I have spent the past couple of decades working in some form of public safety and now my career takes me more and more into the realm of emergency management. One thing that I have learned is that the fire service has gotten pretty good at preparing for “known” events or threats. Each year in South Carolina — and in many other states, I’m sure — emergency managers have a statewide hurricane exercise. There is a statewide earthquake drill, a wildfire seminar and a winter storm seminar. It seems like for every season we take time to prepare for what may lay ahead.
We make these preparations because we know that, should these events occur, the likelihood of those we serve being seriously injured or killed is increased during these peak seasons. We also know that the impact of a negative outcome on a community could last for years or even generations. We prepare because we know that we need to be on the top of our game. Our citizens depend on it.
What if we could prepare for a “home fire season” or a “fatal fire” season? Would we do it? Why wouldn’t we? We prepare for every other possible emergency management scenario, but so few of us do anything to prepare for home or fatal fire season. At this point, some of you might be saying, “Hey, that sounds great. It would be awesome if there was such a season so that we would know when to ramp up our prevention efforts.”
Some of you have already figured out my angle and have realized that there IS a home fire season and there IS a fire fatality season. Home fires and fatal fires both increase significantly in almost every jurisdiction during the winter months — check your own stats. The time frame between December and March is typically the deadliest for home fires. There IS a fatal fire season. That season, my friends, is upon us. What are you doing to get ready?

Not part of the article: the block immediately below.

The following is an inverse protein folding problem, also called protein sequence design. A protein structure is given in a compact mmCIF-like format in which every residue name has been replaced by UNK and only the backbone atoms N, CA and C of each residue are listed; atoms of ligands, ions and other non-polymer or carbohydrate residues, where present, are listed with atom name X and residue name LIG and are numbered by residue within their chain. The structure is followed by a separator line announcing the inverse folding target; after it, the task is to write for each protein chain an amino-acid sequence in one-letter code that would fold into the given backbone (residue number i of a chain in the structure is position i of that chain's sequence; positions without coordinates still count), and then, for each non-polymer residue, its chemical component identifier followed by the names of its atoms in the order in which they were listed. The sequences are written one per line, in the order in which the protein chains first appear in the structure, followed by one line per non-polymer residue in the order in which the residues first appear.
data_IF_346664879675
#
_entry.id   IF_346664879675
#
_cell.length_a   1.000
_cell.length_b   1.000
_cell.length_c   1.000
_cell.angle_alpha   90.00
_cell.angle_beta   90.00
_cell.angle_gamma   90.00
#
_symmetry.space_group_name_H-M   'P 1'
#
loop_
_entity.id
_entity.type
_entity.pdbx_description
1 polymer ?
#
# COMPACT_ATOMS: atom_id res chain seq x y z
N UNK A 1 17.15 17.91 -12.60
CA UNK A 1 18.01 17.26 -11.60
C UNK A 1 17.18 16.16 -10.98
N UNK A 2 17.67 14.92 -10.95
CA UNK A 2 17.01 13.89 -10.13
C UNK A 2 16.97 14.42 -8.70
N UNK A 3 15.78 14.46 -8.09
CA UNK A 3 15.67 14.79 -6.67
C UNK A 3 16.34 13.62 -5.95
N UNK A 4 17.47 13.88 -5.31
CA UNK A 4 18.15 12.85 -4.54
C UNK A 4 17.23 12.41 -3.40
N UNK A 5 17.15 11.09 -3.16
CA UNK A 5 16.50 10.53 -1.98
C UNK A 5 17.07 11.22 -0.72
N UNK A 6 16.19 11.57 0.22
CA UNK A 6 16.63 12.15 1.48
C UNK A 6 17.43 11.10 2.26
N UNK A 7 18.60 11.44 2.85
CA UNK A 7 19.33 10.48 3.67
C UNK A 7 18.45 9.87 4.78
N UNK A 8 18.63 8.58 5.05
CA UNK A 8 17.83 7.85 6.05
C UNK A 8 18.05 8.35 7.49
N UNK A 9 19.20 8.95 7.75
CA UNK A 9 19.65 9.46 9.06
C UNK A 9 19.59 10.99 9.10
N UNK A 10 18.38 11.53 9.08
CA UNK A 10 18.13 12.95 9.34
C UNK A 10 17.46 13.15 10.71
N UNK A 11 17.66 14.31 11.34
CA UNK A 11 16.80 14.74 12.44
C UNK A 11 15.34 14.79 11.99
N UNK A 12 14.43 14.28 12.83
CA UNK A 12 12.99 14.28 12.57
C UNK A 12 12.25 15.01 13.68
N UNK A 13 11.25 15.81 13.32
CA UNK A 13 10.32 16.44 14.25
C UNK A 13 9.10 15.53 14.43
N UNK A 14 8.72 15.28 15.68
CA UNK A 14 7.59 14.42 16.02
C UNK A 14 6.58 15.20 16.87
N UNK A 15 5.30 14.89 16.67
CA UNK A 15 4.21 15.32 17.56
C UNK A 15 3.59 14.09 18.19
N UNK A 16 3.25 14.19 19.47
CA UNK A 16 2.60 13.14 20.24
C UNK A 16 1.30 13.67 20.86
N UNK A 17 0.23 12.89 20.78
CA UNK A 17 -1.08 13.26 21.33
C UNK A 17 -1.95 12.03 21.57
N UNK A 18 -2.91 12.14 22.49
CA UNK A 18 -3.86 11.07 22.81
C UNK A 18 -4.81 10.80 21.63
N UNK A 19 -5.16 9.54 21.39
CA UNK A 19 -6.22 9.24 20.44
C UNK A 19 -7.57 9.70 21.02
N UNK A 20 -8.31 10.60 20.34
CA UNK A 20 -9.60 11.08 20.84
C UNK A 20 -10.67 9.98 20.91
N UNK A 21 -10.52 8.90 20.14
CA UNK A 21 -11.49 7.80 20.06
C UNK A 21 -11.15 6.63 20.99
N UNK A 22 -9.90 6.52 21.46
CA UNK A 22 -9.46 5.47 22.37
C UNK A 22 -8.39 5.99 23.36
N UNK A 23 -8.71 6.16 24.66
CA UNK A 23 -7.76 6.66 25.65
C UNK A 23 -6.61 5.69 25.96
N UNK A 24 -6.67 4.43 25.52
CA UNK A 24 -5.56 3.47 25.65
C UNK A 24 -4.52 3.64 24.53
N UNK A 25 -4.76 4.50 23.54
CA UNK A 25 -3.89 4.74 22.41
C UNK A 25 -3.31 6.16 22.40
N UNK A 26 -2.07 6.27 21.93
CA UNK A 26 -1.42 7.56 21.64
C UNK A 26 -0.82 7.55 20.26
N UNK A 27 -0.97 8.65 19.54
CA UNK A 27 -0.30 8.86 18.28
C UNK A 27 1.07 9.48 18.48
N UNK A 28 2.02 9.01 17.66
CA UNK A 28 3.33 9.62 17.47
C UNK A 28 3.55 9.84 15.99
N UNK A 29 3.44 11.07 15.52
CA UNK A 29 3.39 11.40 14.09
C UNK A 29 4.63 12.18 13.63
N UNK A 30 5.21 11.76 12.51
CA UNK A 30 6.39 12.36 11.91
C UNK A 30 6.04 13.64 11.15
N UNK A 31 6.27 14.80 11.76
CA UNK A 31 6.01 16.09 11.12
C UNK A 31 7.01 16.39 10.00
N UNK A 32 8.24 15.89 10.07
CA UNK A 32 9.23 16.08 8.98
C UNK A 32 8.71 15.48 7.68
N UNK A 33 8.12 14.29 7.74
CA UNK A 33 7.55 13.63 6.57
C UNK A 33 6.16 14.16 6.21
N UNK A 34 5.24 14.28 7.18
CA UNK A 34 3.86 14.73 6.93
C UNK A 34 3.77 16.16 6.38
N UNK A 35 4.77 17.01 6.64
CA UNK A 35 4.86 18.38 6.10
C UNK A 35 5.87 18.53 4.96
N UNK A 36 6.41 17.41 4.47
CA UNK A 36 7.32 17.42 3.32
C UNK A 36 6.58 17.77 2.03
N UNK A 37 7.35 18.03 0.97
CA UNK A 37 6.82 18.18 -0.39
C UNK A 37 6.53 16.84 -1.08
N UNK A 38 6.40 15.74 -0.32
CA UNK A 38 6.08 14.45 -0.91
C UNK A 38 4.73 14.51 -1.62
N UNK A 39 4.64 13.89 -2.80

I recently saw a social media post along the lines of:
“Always expect fire”
“Always expect victims”
These are excellent ways to serve our citizens and they make good tactical sense. I would argue however that a piece of the puzzle is missing. If we want to really serve the citizens, if we really want to save their lives, why wouldn’t we do just one thing each shift to help prevent a fire from ever occurring. Citizens are not killed by fires that never occur. This too makes good tactical sense. Fire prevention makes good tactical sense if we all agree that our primary goal is to save lives and protect property. Yes, fires will still occur. Yes, we need to train for those fires — every shift. BUT if we take 30 minutes out of each shift to work on a prevention effort, what have we lost? What might we have gained?
Recently in South Carolina a citizen died in a home fire. Her home was less than 500 feet from a fire station. This fire station was staffed with a three-person engine crew that was in quarters. Sadly, the resident was most likely dead before the fire showed itself enough for the neighbor to take notice. Statistics from South Carolina’s fire data are starting to paint the picture that if a fire is going to be fatal, many times the victim is dead before the first engine ever arrives. This seems to be true in paid departments as well as volunteer and combination departments. That’s not to say that rescues of people who would have otherwise died don’t occur. They most certainly do, but it seems that many of the people who die in home fires were likely dead before we ever got there. No amount of training, no amount of area familiarization, no staffing plan, no pay structure would have made a difference to many of the people who lost their lives to fire in 2015. Are you dedicated to saving civilian and firefighter lives?
“Train everyday — This will save lives”
“Always expect fire — This will save lives”
“Always expect victims — This will save lives”
“Promote fire prevention every day. For many, this is the ONLY thing that will save lives”
Tim Wojcik works in the Community Risk Reduction section of South Carolina State Fire. He can be reached at firstname.lastname@example.org.